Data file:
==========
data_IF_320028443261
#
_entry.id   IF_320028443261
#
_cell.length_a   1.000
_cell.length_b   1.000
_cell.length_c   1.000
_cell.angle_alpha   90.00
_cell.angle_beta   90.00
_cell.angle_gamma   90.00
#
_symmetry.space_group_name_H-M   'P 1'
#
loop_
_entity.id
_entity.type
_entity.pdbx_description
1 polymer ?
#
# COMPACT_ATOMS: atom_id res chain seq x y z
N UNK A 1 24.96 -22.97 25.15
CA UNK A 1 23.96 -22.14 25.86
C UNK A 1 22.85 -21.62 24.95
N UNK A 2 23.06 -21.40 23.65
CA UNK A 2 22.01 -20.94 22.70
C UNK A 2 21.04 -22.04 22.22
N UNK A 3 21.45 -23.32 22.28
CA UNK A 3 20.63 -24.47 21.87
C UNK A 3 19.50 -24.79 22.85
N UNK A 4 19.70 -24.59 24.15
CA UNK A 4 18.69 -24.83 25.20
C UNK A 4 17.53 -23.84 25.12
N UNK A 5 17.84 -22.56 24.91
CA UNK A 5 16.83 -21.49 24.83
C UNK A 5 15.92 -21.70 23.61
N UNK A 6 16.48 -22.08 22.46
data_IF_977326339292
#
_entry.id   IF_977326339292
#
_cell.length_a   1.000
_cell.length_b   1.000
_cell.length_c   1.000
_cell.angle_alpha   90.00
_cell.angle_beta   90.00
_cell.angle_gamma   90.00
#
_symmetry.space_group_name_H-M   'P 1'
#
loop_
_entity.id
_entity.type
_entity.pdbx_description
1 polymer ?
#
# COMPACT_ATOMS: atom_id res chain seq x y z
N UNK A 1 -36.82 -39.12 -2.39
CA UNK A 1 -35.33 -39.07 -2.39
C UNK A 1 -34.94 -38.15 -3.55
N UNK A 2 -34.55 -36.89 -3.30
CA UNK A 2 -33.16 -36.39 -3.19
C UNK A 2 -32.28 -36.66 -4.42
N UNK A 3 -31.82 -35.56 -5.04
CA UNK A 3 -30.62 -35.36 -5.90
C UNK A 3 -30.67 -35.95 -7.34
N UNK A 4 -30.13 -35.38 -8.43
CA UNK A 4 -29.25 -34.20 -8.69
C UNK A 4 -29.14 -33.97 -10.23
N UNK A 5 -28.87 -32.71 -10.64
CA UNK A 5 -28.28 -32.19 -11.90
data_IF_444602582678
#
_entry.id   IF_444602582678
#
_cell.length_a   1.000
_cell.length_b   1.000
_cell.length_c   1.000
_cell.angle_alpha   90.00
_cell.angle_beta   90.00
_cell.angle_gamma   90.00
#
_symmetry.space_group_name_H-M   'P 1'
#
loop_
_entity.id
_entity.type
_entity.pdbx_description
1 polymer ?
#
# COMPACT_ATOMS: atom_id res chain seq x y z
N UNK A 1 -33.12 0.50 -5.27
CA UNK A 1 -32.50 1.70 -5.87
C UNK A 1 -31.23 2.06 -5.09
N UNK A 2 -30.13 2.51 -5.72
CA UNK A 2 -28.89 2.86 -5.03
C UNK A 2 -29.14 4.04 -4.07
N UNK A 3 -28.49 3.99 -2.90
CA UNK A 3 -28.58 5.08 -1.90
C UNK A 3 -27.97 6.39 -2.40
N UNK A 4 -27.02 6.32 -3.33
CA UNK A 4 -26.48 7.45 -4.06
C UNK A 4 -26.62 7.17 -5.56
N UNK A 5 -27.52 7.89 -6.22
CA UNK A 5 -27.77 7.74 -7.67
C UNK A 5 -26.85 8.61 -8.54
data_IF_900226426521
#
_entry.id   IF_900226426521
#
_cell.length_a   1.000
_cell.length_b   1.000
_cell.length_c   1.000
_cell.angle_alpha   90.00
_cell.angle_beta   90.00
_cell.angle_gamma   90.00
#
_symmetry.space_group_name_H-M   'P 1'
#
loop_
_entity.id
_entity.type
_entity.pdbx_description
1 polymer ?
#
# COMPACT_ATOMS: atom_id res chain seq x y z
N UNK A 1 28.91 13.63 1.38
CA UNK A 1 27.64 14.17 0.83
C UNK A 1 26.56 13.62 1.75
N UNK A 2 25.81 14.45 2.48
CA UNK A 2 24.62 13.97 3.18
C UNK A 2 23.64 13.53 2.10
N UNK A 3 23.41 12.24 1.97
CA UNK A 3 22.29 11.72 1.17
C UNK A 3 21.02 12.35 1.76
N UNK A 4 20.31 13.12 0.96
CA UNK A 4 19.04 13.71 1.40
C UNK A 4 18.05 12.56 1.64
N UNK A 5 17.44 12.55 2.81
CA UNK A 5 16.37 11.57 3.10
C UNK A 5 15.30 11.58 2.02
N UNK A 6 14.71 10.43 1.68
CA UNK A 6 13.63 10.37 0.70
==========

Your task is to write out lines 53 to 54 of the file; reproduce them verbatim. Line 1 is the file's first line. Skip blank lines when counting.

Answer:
_entity.pdbx_description
1 polymer ?